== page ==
Change the world


In the month of May 2020, the Centre for women and gender studies (CWGS) will be looking at Women, Work and Mobility, to honour Workers’ Month but also raise questions around women’s work that continues to carry society through the COVID-19 period, mostly in the retail and health sector.

These discussions attempt to push us to think about mobility and movement during the time of lockdown as working class workers (mostly black women) are required to serve the community through the retail sector.

We trace the movement of women in our complex political history where African women’s bodies were supervised and regulated in entering the city by the colonial and apartheid state. These discussions will consider (among others), the politicisation of women’s bodies within the political space, gendered work and representations of women in media.

The centring of women’s work lives will allow us to speak on the continuities and disconnections with our histories across the continent.

The CWGS will share readings of the author ahead of the session and participants are able to engage with all those who have engaged the work with the reader.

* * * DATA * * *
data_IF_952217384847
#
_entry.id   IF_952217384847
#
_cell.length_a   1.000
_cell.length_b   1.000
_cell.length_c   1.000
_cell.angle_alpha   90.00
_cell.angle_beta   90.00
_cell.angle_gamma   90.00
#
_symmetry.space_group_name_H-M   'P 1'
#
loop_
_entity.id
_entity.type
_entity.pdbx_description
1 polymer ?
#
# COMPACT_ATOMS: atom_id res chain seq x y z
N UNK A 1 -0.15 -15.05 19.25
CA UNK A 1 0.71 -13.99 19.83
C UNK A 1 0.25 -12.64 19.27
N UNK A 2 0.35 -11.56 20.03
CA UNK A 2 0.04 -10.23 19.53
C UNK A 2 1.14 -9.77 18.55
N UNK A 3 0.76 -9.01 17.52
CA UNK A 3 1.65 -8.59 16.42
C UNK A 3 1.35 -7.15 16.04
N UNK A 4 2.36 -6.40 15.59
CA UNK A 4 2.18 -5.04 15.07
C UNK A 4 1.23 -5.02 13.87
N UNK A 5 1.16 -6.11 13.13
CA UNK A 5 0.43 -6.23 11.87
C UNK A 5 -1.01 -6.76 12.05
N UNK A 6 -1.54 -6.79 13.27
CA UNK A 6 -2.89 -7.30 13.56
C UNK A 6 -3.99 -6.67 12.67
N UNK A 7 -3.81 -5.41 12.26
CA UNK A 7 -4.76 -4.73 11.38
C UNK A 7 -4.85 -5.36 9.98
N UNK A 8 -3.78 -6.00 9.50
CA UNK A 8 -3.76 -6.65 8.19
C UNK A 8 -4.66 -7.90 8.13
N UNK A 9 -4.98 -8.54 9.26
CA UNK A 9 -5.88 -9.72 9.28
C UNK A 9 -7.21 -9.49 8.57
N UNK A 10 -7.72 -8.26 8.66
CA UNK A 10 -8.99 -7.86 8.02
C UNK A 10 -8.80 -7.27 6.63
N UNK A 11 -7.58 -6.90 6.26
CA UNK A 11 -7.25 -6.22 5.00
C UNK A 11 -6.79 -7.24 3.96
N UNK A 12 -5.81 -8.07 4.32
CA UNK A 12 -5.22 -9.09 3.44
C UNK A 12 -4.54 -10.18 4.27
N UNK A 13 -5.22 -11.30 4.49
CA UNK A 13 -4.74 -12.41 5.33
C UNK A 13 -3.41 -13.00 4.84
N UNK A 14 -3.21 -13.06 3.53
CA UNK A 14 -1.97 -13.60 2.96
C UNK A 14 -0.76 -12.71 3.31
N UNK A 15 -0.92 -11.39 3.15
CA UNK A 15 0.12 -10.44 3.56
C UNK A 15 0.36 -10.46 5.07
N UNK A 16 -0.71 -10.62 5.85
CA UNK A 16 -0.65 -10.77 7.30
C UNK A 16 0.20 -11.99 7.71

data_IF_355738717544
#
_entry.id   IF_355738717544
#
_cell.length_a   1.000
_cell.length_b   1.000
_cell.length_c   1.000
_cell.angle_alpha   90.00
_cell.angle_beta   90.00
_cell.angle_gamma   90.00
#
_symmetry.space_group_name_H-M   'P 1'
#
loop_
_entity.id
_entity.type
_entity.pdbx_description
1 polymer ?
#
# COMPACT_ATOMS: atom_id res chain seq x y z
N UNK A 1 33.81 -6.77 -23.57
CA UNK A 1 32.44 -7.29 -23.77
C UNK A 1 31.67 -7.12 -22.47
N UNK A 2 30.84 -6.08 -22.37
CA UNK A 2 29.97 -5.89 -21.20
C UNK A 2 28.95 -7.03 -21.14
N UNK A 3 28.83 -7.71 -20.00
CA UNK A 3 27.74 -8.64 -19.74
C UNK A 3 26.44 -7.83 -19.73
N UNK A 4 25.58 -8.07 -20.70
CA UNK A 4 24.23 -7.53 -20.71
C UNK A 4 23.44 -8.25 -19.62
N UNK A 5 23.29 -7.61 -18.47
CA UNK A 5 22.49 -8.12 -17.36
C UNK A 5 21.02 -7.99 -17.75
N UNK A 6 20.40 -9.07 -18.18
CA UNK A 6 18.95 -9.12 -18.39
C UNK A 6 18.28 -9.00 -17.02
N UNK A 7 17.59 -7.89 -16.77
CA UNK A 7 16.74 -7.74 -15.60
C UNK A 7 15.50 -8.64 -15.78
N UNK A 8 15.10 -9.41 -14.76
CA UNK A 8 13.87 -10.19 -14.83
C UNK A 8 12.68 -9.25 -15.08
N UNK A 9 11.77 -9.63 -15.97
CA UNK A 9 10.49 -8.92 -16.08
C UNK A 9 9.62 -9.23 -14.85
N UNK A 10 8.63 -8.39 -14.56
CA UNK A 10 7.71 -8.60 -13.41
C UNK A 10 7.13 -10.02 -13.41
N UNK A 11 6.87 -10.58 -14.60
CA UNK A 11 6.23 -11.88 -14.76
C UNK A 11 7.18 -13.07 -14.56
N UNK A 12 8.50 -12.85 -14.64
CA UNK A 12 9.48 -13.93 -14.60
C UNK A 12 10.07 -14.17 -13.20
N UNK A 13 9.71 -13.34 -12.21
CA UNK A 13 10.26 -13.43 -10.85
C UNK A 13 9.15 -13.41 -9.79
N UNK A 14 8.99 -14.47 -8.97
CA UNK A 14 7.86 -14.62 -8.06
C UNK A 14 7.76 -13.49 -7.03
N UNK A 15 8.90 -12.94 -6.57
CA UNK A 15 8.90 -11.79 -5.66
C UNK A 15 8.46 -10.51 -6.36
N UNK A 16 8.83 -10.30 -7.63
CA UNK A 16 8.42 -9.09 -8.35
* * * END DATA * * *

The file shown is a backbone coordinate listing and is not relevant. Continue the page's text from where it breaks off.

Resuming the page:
Fridays @13:00 on Zoom - Speakers for the month of May 2020 include:

8 May 2020, Dr Asanda Benya – The Invisible Hands Women in Marikana

15 May 2020, Athambile Masola – ‘Bantu Women on the Move’: Black Women and the Politics of Mobility in the Bantu World

22 May 2020, Dr Darlene Miller – New regional imaginaries in post-Apartheid Southern Africa – retail workers at a shopping mall in Zambia

29 May 2020, Prof Bridget Kenny: Conclusion Chapter-Retail Worker Politics, Race and Consumption in SA

The COVID-19 pandemic has pushed society to re-imagine space, community, life and engagement in a different light.  The CWGS is therefore embarking on a journey of opening a space for engagement on some of the effects of COVID-19 on the wellbeing of the marginalised in our societies. Since the beginning of April, the CWGS has started having online seminars where we invite speakers to share some of their work with us. Past speakers include: Prof Pumla Gqola, Dr Nthabiseng Motsemme, Prof Sakhumzi Mfecane and Mthunzikazi.